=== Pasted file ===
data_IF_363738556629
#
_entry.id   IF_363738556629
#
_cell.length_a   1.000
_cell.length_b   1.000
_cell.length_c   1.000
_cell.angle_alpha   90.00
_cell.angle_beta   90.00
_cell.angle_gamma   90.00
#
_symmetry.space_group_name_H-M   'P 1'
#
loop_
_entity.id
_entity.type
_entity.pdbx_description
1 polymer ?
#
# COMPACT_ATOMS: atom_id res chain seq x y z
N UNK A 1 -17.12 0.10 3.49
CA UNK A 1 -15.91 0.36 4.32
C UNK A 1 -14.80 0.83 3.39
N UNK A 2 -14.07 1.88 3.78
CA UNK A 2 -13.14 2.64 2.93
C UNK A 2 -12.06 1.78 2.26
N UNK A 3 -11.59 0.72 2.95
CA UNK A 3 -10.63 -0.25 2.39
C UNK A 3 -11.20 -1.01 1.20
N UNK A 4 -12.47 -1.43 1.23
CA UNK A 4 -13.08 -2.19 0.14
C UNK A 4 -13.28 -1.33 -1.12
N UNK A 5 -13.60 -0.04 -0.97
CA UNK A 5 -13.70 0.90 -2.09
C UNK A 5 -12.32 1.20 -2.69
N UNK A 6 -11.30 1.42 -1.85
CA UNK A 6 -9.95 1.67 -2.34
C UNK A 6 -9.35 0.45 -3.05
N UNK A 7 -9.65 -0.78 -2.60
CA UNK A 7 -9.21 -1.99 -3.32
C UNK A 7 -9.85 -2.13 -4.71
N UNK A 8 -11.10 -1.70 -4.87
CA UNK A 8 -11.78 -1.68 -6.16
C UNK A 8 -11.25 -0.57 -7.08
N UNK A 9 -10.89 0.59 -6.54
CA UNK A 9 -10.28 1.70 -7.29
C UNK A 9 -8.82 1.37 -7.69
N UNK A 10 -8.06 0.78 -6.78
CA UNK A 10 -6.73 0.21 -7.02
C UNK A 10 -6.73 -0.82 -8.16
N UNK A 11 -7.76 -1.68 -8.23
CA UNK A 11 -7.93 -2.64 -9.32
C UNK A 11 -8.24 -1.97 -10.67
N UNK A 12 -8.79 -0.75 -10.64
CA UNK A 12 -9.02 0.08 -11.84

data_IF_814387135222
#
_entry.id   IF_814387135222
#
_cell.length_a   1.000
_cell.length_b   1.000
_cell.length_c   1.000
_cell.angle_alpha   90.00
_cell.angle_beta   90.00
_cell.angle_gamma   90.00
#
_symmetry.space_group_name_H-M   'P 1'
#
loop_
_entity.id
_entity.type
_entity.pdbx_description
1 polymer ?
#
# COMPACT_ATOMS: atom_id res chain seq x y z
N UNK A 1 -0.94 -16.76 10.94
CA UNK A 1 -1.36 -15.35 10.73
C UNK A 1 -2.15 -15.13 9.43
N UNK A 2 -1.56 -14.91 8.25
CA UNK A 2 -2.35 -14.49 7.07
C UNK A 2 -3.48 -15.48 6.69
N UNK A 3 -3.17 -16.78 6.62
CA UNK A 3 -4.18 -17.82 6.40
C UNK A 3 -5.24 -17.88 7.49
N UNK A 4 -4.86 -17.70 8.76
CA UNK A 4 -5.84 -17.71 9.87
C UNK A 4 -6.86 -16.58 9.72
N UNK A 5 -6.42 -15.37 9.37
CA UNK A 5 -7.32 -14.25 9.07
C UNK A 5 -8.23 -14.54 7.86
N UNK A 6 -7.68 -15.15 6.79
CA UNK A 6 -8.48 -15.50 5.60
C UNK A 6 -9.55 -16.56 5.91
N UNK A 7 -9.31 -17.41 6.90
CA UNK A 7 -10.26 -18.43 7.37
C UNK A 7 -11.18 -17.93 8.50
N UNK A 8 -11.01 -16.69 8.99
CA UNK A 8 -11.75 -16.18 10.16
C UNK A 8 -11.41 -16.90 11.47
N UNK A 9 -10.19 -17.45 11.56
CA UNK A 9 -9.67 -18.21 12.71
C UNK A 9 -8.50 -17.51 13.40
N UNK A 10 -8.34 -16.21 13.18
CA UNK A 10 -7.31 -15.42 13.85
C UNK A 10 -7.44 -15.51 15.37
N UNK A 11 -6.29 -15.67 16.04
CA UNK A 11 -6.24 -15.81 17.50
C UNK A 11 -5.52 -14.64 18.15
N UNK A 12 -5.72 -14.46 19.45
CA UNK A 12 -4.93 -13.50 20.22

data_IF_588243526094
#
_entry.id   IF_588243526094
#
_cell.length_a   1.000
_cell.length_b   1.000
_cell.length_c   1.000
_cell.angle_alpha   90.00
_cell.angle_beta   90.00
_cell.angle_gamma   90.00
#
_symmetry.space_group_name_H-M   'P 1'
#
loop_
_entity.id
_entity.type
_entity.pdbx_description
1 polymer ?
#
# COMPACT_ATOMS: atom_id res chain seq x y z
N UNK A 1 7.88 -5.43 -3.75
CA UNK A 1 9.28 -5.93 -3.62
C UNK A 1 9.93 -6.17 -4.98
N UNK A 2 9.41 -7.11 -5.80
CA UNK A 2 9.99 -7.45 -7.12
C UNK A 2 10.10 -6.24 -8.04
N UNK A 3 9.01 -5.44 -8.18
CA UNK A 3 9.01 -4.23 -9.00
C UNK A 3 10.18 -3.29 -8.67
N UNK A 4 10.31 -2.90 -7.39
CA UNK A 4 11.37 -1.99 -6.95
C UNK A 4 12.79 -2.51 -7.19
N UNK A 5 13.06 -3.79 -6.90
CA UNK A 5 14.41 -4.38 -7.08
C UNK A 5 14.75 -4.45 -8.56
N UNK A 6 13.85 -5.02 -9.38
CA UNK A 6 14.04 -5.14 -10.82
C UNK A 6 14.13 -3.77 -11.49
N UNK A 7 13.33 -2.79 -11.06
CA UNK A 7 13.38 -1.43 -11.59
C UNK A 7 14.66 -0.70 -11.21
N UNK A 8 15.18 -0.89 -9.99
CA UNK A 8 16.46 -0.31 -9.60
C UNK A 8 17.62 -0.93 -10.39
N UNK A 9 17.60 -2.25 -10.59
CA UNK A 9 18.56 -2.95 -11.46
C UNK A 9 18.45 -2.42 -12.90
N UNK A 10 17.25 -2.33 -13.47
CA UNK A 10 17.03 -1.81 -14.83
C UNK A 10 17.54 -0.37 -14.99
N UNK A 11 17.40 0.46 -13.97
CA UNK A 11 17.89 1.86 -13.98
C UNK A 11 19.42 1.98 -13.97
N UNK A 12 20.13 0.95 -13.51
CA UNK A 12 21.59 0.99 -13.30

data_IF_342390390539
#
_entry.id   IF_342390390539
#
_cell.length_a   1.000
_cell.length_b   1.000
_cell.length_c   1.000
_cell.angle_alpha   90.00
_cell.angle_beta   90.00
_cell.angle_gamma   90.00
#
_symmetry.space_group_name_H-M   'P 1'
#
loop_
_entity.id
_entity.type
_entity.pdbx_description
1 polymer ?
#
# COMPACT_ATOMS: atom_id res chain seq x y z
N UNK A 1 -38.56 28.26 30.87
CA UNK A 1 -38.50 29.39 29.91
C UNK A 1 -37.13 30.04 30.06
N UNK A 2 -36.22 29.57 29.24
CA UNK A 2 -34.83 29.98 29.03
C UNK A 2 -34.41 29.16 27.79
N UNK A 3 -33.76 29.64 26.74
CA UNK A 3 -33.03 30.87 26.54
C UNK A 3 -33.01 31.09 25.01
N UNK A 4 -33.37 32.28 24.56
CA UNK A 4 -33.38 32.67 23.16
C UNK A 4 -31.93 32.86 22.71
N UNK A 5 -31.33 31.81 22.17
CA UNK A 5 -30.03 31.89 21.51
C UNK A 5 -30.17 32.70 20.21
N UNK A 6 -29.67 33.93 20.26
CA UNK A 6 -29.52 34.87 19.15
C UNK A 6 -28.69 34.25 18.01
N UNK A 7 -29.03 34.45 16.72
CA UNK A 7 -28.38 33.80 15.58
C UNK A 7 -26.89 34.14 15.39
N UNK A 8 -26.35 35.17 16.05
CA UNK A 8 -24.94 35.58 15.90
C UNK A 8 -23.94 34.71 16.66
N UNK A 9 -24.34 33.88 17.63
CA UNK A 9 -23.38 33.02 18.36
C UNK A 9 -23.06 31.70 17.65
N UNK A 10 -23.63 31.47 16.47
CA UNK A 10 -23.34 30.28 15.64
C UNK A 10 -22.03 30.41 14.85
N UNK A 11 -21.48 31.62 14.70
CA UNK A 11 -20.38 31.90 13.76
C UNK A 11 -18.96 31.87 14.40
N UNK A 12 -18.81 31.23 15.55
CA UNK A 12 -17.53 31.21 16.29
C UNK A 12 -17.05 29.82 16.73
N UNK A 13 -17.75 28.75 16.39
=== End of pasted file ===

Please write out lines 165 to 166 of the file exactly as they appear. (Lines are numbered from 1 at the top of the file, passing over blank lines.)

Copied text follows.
CA UNK A 12 21.59 0.99 -13.30

data_IF_342390390539